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Pallone Statement on Committee Consideration of Legislation to Get Fishermen Back on the Water

December 1, 2011
Press Release

Washington, DC – Congressman Frank Pallone, Jr. Thursday spoke in support of two bills he authored during a House Natural Resources Committee hearing. During the hearing, Pallone questioned witness Bob Zales, president of the National Association of Charter Boat Captains about the need for flexibility and to have adequate science in order to implement annual catch limits. Also, he questioned Eric Schwab, Assistant Administrator for Fisheries, National Oceanic and Atmosphere Administration on whether or not they are using the improved science which Pallone’s bill requires fisheries managers to use or still relying on faulty data collection. Schwab replied to Pallone’s questioning that NOAA was in fact using the Marine Recreational Fishing Statistical Survey, deemed insufficient by the National Research Council.  

    Rep. Doc Hastings, Chairman of the Subcommittee on Fisheries, Wildlife, Oceans and Insular Affairs committed to moving forward with the legislation in 2012. Below are excerpts of Pallone’s full statement.

    “Whether it is the local charter boat captain, the commercial fishing cooperative, the dedicated angler or the local business owner, they know the importance that fishing has for our economy. 

     “I am glad to have the opportunity for the committee to discuss my bills: H.R. 594, the Coastal Jobs Creation Act and H.R. 3061, the Flexibility and Access in Rebuilding American Fisheries Act.  Both of these bills will help fishermen get back on the water and spur job creation and economic activity in our communities. 

     “When the Magnuson Stevens Reauthorization Act of 2006 became law fishermen were told that rebuilding stocks on a 10-year timeline, although painful in the short-term, would provide them with higher quotas and more fish to catch.  At the time, I made the argument that we could rebuild fisheries without adhering to a completely arbitrary deadline that would hurt a fisherman’s ability to put bread on the table. 

     “My bill, the Flexibility and Access in Rebuilding American Fisheries Act of 2011, increases transparency in the management process by requiring a published report, for all the public to see and analyze, that explains exactly what information is being used and if the unavailability of information is being used to lower fishing quotas.   My bill will further allow the Secretary of Commerce to step in and override overly burdensome restrictions in a fishery that has been rebuilt, not subject to overfishing or approaching overfishing and when the science simply cannot support such restrictions in light of the social and economic impacts.

     “New restrictions established in the 2006 Reauthorization of the Magnuson Act that were intended to be put in place with improved science and data programs are being implemented while the new data collection programs designed to get the better science and data are still just getting off the ground.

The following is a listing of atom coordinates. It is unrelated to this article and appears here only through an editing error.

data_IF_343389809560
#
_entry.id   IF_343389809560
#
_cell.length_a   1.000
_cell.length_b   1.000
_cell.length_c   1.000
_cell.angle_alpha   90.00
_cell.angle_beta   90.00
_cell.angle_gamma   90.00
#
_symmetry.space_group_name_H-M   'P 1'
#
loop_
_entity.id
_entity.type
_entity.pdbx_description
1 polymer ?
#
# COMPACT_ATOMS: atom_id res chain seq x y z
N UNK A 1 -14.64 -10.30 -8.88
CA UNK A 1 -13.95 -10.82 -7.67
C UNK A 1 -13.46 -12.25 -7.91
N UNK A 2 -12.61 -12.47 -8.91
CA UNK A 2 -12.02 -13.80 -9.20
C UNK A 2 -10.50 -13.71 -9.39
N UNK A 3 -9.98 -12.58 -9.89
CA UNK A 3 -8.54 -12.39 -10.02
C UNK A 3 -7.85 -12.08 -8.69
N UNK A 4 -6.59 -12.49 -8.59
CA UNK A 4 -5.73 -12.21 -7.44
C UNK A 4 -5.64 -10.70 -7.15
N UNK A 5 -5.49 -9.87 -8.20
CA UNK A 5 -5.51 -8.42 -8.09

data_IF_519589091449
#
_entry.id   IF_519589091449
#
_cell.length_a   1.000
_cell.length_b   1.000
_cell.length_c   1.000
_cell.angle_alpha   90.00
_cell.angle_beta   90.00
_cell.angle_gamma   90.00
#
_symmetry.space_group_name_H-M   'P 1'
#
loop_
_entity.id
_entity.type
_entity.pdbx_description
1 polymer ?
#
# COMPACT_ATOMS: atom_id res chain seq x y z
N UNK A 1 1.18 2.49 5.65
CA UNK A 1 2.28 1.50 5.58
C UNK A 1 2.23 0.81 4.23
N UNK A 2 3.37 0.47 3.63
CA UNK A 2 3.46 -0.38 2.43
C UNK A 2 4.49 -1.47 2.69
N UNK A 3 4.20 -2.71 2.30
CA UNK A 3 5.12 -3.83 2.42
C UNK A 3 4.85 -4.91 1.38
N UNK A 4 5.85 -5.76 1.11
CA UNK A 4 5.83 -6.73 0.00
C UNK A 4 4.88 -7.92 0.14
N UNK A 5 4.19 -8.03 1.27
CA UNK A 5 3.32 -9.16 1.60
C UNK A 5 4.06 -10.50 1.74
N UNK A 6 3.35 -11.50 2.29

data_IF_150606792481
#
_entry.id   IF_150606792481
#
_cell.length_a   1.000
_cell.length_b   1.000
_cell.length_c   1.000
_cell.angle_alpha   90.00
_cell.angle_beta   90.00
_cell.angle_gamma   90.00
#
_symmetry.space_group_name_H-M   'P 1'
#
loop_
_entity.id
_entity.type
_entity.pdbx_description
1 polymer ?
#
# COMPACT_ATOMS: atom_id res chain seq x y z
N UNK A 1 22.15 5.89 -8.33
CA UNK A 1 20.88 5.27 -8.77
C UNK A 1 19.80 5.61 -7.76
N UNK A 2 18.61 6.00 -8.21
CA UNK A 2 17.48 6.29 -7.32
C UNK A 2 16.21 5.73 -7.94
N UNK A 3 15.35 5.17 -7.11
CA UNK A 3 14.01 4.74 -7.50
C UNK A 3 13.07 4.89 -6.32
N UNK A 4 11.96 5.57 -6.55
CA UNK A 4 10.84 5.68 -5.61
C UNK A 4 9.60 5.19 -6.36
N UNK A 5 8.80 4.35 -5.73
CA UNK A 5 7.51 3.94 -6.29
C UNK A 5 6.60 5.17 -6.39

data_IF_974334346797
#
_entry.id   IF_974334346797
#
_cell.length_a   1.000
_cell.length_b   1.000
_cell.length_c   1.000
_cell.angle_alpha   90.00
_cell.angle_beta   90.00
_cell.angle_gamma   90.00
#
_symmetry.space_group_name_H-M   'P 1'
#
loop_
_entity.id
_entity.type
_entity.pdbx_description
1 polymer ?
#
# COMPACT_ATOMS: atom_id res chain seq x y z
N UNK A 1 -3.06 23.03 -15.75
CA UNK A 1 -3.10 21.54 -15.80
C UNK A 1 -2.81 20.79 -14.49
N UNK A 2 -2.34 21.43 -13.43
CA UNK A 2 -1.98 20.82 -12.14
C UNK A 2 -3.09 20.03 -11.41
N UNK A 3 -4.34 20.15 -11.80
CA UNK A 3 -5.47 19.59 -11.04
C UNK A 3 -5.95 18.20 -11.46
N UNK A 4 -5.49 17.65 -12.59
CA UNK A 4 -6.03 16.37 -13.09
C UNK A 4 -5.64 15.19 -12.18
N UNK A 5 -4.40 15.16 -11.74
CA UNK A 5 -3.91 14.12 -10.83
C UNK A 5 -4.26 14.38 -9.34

“My bill requires fisheries managers to get going on using the improved data collection method.  It also requires the National Research Council to issue a report on improvements that need to be made with recreational fishing data collection and surveying so we can understand what is actually happening with fishing in any given year and ensure that we aren’t needlessly closing healthy fisheries.

     “I am also glad to have the opportunity to discuss my bill, the Coastal Jobs Creation Act.  It creates a coastal jobs grant program that will ensure funds go to the programs and projects that help fishermen, the fishing industry and coastal community businesses.  The bill will also make certain that the federal government works with fishermen to ensure they are a part of the process and receive the support they deserve during these hard economic times.  The bill invests in revitalizing our working waterfronts, improving the science we use to manage fisheries, removing and cleaning up marine debris, funding restoration projects that protect marine resources and developing new technologies. 

     “We can do all this while using the work of fishermen, whether by deploying them as observers for monitoring, assisting in cooperative research or providing their idle fishing vessels for rebuilding working waterfronts or coral reefs. 

     “I would just like to point out again that recreational and commercial fishing is something the United States can depend on.  The fishermen I know are some of the most dedicated conservationists you find out there.  Their livelihoods depend on it.  In 2009, the commercial fishing industry supported approximately 1,029,542 jobs and $116 billion in sales.  In the same year, recreational fishing activities supported over 327,000 jobs and recreational fishing trips and equipment sales totaled $50 billion.  These numbers should not be taken lightly and I ask that after the committee considers the testimony from today that H.R. 594 and H.R. 3061 be scheduled for a vote so we can support these jobs."